Crouse Health Online: Wellness is just a click away.
Share Share
  |  Connect with Us: 
large
med
small
Text Size
 

Health News



Allergy Rates Surprisingly Similar Across the U.S., Study Finds

Allergy Rates Surprisingly Similar Across the U.S., Study Finds

03/07/14

FRIDAY, March 7, 2014 (HealthDay News) -- Wherever you live in the United States, allergy rates are mostly the same, but young children in southern states are more likely to suffer allergies than their peers in other places.

That's the finding of a government study that looked at blood-test data from about 10,000 people included in the 2005-2006 National Health and Nutrition Examination Survey.

"Before this study, if you would have asked 10 allergy specialists if allergy prevalence varied depending on where people live, all 10 of them would have said yes, because allergen exposures tend to be more common in certain regions of the U.S.," Dr. Darryl Zeldin, scientific director of the National Institute of Environmental Health Sciences, said in an agency news release.

"This study suggests that people prone to developing allergies are going to develop an allergy to whatever is in their environment. It's what people become allergic to that differs," he explained.

While the overall rate of allergies was about the same in all regions of the United States, children aged 1 to 5 years in southern states had higher allergy rates than those in other parts of the country, the investigators found.

Those states were Texas, Oklahoma, Louisiana, Arkansas, Tennessee, Kentucky, Mississippi, Alabama, Georgia, West Virginia, Virginia, North Carolina, South Carolina, and Florida.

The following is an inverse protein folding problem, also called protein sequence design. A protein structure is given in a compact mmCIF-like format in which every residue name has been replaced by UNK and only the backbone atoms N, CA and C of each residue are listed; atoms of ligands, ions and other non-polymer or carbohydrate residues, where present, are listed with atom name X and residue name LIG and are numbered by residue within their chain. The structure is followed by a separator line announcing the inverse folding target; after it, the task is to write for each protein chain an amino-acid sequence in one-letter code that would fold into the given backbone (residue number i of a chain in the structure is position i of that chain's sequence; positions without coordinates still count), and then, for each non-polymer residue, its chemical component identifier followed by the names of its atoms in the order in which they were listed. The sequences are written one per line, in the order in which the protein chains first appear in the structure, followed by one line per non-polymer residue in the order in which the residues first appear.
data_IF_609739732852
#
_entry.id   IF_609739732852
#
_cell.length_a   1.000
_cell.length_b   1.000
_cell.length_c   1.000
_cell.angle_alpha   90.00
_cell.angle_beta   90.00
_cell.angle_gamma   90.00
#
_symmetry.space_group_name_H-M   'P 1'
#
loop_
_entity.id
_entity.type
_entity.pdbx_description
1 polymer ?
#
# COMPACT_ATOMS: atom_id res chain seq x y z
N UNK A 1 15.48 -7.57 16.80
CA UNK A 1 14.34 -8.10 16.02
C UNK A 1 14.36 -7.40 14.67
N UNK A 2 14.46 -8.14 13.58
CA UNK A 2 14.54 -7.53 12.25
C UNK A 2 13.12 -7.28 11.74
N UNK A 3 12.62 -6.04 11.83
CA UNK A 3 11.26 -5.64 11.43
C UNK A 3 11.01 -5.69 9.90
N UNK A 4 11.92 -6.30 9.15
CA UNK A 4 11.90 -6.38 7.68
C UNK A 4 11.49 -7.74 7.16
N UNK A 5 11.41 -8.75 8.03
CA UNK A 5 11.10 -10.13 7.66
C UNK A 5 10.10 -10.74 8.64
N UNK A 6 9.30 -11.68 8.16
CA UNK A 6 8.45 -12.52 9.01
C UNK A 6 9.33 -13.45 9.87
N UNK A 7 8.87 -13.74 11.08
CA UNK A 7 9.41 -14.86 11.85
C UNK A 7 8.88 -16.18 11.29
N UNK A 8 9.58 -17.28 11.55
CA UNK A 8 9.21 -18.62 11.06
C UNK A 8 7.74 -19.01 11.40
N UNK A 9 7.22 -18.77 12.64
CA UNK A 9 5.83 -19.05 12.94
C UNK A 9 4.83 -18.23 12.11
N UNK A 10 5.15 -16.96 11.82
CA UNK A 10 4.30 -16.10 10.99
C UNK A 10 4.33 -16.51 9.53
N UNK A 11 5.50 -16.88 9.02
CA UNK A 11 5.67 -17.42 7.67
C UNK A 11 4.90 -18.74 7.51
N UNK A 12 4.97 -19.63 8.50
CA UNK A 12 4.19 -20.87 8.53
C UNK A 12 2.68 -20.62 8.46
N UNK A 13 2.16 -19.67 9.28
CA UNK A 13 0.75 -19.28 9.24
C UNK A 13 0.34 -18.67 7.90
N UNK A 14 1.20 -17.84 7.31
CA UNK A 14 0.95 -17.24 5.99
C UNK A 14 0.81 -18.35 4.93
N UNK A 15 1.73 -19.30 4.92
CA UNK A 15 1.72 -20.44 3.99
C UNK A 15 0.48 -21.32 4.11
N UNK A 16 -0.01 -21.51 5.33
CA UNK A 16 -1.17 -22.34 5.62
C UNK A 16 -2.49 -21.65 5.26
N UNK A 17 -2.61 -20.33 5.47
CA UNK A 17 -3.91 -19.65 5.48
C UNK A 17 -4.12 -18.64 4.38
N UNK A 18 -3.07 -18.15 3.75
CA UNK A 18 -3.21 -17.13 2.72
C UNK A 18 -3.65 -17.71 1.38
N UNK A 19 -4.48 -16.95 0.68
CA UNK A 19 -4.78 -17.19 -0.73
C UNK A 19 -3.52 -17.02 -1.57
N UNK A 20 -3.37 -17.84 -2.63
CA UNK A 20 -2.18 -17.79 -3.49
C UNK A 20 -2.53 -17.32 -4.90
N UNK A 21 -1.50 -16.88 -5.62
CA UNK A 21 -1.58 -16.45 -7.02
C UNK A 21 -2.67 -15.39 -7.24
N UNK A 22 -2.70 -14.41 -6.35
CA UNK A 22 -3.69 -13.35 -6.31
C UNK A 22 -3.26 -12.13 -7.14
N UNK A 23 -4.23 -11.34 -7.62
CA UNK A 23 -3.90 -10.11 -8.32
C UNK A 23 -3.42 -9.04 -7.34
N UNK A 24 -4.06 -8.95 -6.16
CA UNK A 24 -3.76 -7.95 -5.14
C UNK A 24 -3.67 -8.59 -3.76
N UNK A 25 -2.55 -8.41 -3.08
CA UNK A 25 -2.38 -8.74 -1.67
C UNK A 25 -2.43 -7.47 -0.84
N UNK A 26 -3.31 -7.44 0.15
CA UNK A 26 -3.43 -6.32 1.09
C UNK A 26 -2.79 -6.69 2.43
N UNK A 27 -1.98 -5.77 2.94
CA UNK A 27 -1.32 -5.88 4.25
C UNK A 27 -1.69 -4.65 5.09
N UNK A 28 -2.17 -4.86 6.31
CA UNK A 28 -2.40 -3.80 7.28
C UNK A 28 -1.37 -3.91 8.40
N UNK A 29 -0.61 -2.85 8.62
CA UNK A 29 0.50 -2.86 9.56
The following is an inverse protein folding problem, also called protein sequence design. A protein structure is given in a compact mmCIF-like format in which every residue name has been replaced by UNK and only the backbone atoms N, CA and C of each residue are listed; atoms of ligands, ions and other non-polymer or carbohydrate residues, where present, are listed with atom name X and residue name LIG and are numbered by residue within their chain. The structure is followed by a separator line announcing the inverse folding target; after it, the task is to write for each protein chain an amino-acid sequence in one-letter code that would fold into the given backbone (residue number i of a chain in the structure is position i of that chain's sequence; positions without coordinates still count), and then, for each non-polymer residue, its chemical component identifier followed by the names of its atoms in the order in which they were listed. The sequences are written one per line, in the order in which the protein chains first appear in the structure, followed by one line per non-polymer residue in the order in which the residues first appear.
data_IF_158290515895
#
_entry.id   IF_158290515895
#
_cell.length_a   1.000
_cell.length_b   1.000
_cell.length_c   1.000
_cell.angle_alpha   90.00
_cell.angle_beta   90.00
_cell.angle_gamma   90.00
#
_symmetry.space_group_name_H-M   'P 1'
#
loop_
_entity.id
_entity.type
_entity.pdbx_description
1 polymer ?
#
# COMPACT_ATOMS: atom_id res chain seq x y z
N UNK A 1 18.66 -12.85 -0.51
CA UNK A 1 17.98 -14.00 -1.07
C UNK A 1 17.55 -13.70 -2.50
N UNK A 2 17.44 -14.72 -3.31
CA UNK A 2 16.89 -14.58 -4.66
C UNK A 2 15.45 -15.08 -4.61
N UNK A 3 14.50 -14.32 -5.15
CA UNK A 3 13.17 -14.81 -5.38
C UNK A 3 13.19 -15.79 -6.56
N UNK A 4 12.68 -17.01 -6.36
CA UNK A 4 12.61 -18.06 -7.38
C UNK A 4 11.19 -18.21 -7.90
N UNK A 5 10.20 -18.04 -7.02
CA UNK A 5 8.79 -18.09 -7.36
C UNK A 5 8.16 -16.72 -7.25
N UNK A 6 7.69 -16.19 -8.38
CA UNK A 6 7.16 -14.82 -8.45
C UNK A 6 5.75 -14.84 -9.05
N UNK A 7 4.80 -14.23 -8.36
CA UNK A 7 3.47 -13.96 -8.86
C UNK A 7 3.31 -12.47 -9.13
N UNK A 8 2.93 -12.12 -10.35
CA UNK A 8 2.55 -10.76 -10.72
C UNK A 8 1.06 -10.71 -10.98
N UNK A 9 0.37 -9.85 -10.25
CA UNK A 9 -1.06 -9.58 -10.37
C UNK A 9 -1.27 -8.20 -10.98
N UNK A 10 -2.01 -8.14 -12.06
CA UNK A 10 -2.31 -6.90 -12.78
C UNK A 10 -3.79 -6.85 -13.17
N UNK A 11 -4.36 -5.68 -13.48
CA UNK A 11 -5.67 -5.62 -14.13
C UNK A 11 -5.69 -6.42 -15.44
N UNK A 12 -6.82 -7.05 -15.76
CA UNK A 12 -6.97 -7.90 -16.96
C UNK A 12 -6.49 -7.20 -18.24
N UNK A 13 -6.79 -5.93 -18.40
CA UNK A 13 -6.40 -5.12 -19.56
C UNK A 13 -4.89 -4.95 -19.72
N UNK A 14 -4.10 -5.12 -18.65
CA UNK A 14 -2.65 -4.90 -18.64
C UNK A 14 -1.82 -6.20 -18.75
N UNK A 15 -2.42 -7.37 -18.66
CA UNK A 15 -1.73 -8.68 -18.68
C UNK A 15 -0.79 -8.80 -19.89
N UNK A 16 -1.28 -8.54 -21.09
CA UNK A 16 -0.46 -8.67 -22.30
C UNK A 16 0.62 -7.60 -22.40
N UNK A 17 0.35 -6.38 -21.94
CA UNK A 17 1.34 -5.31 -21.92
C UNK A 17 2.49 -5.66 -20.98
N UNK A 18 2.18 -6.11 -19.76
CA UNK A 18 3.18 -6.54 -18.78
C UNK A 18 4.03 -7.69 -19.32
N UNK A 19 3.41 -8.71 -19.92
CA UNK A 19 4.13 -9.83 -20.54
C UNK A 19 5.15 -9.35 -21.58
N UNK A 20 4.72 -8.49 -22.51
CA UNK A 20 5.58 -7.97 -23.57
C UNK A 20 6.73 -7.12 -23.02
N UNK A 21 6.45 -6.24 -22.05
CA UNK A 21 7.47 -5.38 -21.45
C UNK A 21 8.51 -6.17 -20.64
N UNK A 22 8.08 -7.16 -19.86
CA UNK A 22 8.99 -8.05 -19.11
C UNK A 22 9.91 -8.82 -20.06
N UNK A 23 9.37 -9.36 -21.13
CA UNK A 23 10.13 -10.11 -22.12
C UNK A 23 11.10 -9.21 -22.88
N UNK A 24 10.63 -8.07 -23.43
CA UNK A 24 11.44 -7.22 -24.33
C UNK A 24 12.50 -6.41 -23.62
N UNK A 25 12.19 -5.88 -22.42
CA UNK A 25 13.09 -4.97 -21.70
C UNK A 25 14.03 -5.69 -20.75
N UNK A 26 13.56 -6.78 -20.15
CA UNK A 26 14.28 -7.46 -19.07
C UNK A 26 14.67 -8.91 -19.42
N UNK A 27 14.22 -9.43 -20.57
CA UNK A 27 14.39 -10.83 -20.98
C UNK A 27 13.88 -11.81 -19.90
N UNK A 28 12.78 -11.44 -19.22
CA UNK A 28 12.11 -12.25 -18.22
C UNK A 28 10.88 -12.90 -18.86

"The higher allergy prevalence among the youngest children in southern states seemed to be attributable to dust mites and cockroaches," study author Paivi Salo, an epidemiologist in Zeldin's research group, said in the news release.

"As children get older, both indoor and outdoor allergies become more common," Salo added, "and the difference in the overall prevalence of allergies fades away."

The study, published online recently in the Journal of Allergy and Clinical Immunology, also found that people aged 6 years and older, males, blacks and those without pets were more likely to have allergies.

Social and economic status did not appear to influence allergy risk, but richer people were more likely to be allergic to dogs and cats, while poorer people were more likely to be allergic to cockroaches and shrimp, the findings showed.

More information

The U.S. National Library of Medicine has more about allergies.

Copyright © 2014 HealthDay. All rights reserved.

Please be aware that this information is provided to supplement the care provided by your physician. It is neither intended nor implied to be a substitute for professional medical advice. CALL YOUR HEALTHCARE PROVIDER IMMEDIATELY IF YOU THINK YOU MAY HAVE A MEDICAL EMERGENCY. Always seek the advice of your physician or other qualified health provider prior to starting any new treatment or with any questions you may have regarding a medical condition.

OF INTEREST:
 

Latest News

Crouse Hospital Appoints Chief Information Officer
more >

MedEx Bedside Prescription Delivery Service

Free service offers convenience, patient education at discharge.
more >

CrouseSports Express After-Hours Ortho Care

Immediate care of orthopedic injuries in kids and adults.
more >

Weight Loss Surgery

Is it right for you? Attend a free information seminar held twice monthly.
more >

Quality at Crouse

See how Crouse Hospital strives to provide the best in patient care.
more >

Cheer Up That Special Someone

Say get well or welcome a new arrival with a gift purchased right at Crouse.

more >

Make an Online Donation Now

Your donation of any amount helps support Crouse services & programs in a meaningful way.
more >

Shop Online Now

Say get well, thinking of you or welcome new baby with a unique gift from the Crouse Gift Shop.

more >